UMass Lowell brings early college program to Methuen | Merrimack Valley

METHUEN — Upper-class students at Methuen High School were given the opportunity to complete their freshman year of college while completing high school.

The online college program is part of the Commonwealth Collegiate Academy, recently launched by the University of Massachusetts Lowell.

Francine Coston, associate director of K-12 Early College initiatives at UMass Lowell, and Kerri Johnston, dean of enrollment management, said 43 juniors and seniors are enrolled in the program for the fall semester.

Classes are available for free as the program is funded by a $330,000 grant from the Richard and Susan Smith Family Foundation. According to the university’s website, undergraduate tuition for full-time students is typically $16,182 per year.

CCA’s goal is to encourage more first-generation and low-income students to attend college. In addition to being only 14 miles from the university, it has been determined that several upper class members of Methuen High will likely be the first in their families to pursue a college education.

By completing the program, students will receive 30 college credits, satisfying their first-year requirements. For students planning to attend college elsewhere, the credits they receive from UMass Lowell can be transferred to the school of their choice.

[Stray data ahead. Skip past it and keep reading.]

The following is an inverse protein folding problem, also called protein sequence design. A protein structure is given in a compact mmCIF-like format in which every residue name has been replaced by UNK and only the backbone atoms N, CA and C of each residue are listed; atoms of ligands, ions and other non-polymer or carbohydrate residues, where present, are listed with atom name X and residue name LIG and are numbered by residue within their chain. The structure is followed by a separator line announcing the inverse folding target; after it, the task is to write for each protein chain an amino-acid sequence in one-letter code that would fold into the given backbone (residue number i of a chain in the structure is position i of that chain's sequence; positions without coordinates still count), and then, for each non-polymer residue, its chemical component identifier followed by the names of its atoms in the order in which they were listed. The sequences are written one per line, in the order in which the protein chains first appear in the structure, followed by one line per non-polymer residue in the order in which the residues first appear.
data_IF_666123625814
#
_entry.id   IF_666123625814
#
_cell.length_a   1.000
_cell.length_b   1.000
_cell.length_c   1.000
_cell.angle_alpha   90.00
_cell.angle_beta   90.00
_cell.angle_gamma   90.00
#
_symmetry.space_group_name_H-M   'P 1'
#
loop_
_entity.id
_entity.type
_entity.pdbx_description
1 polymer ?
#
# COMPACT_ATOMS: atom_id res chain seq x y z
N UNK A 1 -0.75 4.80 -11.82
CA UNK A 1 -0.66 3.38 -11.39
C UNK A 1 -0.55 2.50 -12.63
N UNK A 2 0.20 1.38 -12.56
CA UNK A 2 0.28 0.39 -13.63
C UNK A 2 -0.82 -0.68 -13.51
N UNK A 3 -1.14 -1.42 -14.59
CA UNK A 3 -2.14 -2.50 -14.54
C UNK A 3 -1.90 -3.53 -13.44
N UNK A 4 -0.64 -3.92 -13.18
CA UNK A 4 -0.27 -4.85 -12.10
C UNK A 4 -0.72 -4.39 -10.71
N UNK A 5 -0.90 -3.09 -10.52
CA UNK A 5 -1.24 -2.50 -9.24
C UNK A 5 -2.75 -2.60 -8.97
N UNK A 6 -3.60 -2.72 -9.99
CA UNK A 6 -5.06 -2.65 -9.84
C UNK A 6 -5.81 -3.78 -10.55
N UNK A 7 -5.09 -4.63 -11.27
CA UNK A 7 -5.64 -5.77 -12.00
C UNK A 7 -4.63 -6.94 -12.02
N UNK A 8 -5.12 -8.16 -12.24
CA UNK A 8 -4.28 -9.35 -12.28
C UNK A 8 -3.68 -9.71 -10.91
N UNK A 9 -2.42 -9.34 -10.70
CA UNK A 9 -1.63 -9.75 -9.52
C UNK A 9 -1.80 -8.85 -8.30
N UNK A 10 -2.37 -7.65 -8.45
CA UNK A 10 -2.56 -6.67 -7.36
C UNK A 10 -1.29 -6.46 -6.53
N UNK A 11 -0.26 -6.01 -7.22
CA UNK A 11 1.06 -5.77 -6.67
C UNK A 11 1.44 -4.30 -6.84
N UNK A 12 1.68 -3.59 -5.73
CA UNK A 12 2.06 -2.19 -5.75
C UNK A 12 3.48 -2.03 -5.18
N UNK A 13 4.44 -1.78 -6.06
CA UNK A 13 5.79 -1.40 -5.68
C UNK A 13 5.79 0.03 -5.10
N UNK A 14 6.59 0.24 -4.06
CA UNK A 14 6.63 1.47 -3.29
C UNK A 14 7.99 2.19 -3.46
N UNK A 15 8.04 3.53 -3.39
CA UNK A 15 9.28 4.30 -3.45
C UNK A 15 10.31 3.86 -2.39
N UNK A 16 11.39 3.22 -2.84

The university offers courses in areas such as ethics, business law, economics, and forensics. Each UMass Lowell teacher participating in the program will be paired with a teacher from Methuen High School.

“High school teachers are essential in preparing students for college, and they know their students far better than we do,” said Joseph Hartman, vice chancellor for academic and student affairs. “We are so grateful to partner with them and the high school guidance counselors to help smooth the transition to college, minimize costs, and launch these students into their careers.”

Although there are 22 programs similar to CCA in Massachusetts, 80% of high school students in the state still do not have access to an early college program.

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